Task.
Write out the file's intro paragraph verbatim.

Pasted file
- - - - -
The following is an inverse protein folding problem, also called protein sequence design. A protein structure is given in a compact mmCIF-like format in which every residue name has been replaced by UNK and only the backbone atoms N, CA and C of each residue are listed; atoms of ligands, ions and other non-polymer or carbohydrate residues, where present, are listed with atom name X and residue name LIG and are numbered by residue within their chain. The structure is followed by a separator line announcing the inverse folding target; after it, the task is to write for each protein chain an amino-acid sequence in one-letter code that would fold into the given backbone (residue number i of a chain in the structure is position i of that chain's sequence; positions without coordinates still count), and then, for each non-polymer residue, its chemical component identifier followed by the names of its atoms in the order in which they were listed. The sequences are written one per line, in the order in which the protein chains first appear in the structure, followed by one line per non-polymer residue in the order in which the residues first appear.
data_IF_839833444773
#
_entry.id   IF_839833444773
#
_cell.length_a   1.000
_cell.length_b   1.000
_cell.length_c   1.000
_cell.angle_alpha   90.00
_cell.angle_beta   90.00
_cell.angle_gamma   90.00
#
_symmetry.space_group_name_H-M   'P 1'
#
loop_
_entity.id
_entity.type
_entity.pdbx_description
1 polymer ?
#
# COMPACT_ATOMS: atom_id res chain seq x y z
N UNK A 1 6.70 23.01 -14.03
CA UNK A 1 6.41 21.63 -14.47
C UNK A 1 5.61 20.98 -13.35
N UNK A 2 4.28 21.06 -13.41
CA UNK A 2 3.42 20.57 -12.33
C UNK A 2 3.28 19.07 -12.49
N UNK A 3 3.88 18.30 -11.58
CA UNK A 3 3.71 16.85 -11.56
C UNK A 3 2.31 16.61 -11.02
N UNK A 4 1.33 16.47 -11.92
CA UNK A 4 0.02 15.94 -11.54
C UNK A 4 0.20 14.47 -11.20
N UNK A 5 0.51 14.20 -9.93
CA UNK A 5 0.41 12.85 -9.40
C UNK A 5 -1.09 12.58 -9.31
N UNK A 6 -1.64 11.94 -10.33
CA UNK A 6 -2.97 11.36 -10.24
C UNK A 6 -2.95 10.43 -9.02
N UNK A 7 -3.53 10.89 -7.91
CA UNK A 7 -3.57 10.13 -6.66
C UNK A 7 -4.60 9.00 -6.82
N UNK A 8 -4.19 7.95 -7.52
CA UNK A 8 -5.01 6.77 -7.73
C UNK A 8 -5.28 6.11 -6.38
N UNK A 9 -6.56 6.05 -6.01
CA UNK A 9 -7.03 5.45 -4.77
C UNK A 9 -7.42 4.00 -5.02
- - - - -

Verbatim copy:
The following is an inverse protein folding problem, also called protein sequence design. A protein structure is given in a compact mmCIF-like format in which every residue name has been replaced by UNK and only the backbone atoms N, CA and C of each residue are listed; atoms of ligands, ions and other non-polymer or carbohydrate residues, where present, are listed with atom name X and residue name LIG and are numbered by residue within their chain. The structure is followed by a separator line announcing the inverse folding target; after it, the task is to write for each protein chain an amino-acid sequence in one-letter code that would fold into the given backbone (residue number i of a chain in the structure is position i of that chain's sequence; positions without coordinates still count), and then, for each non-polymer residue, its chemical component identifier followed by the names of its atoms in the order in which they were listed. The sequences are written one per line, in the order in which the protein chains first appear in the structure, followed by one line per non-polymer residue in the order in which the residues first appear.